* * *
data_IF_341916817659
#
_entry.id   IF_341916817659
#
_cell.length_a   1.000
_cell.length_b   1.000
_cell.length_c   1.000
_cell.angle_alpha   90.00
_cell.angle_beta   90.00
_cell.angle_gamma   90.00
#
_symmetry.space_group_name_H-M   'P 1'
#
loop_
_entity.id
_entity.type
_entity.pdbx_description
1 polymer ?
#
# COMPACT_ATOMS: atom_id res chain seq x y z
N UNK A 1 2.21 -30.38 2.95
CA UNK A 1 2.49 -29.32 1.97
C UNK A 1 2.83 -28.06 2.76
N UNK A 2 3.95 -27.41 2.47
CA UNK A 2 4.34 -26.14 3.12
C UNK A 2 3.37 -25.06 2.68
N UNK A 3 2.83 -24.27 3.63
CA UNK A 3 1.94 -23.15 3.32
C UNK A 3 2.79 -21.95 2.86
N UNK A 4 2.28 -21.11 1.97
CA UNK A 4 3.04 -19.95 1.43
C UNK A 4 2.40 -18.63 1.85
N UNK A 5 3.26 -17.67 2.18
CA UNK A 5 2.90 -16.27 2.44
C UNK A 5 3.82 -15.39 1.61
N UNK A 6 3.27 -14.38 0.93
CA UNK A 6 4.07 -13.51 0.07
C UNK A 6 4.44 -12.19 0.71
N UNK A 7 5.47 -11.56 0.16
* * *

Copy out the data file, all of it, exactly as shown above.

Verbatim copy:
data_IF_341916817659
#
_entry.id   IF_341916817659
#
_cell.length_a   1.000
_cell.length_b   1.000
_cell.length_c   1.000
_cell.angle_alpha   90.00
_cell.angle_beta   90.00
_cell.angle_gamma   90.00
#
_symmetry.space_group_name_H-M   'P 1'
#
loop_
_entity.id
_entity.type
_entity.pdbx_description
1 polymer ?
#
# COMPACT_ATOMS: atom_id res chain seq x y z
N UNK A 1 2.21 -30.38 2.95
CA UNK A 1 2.49 -29.32 1.97
C UNK A 1 2.83 -28.06 2.76
N UNK A 2 3.95 -27.41 2.47
CA UNK A 2 4.34 -26.14 3.12
C UNK A 2 3.37 -25.06 2.68
N UNK A 3 2.83 -24.27 3.63
CA UNK A 3 1.94 -23.15 3.32
C UNK A 3 2.79 -21.95 2.86
N UNK A 4 2.28 -21.11 1.97
CA UNK A 4 3.04 -19.95 1.43
C UNK A 4 2.40 -18.63 1.85
N UNK A 5 3.26 -17.67 2.18
CA UNK A 5 2.90 -16.27 2.44
C UNK A 5 3.82 -15.39 1.61
N UNK A 6 3.27 -14.38 0.93
CA UNK A 6 4.07 -13.51 0.07
C UNK A 6 4.44 -12.19 0.71
N UNK A 7 5.47 -11.56 0.16